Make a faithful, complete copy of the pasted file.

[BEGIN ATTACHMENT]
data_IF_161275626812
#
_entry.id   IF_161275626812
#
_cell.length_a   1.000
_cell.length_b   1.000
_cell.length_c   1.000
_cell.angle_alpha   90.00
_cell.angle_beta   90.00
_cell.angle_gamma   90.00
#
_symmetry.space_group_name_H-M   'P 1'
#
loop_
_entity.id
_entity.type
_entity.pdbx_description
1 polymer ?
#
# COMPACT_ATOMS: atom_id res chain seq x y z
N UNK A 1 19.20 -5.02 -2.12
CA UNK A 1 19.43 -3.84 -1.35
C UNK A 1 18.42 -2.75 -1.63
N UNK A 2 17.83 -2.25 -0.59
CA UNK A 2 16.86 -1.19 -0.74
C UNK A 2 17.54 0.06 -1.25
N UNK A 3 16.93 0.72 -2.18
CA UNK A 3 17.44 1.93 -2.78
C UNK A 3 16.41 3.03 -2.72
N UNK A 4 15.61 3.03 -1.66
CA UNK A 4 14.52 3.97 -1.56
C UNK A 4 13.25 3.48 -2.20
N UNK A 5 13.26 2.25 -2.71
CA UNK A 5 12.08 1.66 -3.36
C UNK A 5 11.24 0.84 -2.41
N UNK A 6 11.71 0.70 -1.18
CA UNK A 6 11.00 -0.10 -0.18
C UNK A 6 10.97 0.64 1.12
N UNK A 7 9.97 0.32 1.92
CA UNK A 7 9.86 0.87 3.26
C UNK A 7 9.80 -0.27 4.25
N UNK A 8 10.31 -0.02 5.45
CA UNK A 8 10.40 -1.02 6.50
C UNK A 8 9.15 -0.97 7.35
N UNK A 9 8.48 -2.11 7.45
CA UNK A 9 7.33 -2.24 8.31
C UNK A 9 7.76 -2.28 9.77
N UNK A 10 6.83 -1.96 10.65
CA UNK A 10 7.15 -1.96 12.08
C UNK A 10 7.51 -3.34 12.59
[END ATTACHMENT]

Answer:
data_IF_161275626812
#
_entry.id   IF_161275626812
#
_cell.length_a   1.000
_cell.length_b   1.000
_cell.length_c   1.000
_cell.angle_alpha   90.00
_cell.angle_beta   90.00
_cell.angle_gamma   90.00
#
_symmetry.space_group_name_H-M   'P 1'
#
loop_
_entity.id
_entity.type
_entity.pdbx_description
1 polymer ?
#
# COMPACT_ATOMS: atom_id res chain seq x y z
N UNK A 1 19.20 -5.02 -2.12
CA UNK A 1 19.43 -3.84 -1.35
C UNK A 1 18.42 -2.75 -1.63
N UNK A 2 17.83 -2.25 -0.59
CA UNK A 2 16.86 -1.19 -0.74
C UNK A 2 17.54 0.06 -1.25
N UNK A 3 16.93 0.72 -2.18
CA UNK A 3 17.44 1.93 -2.78
C UNK A 3 16.41 3.03 -2.72
N UNK A 4 15.61 3.03 -1.66
CA UNK A 4 14.52 3.97 -1.56
C UNK A 4 13.25 3.48 -2.20
N UNK A 5 13.26 2.25 -2.71
CA UNK A 5 12.08 1.66 -3.36
C UNK A 5 11.24 0.84 -2.41
N UNK A 6 11.71 0.70 -1.18
CA UNK A 6 11.00 -0.10 -0.18
C UNK A 6 10.97 0.64 1.12
N UNK A 7 9.97 0.32 1.92
CA UNK A 7 9.86 0.87 3.26
C UNK A 7 9.80 -0.27 4.25
N UNK A 8 10.31 -0.02 5.45
CA UNK A 8 10.40 -1.02 6.50
C UNK A 8 9.15 -0.97 7.35
N UNK A 9 8.48 -2.11 7.45
CA UNK A 9 7.33 -2.24 8.31
C UNK A 9 7.76 -2.28 9.77
N UNK A 10 6.83 -1.96 10.65
CA UNK A 10 7.15 -1.96 12.08
C UNK A 10 7.51 -3.34 12.59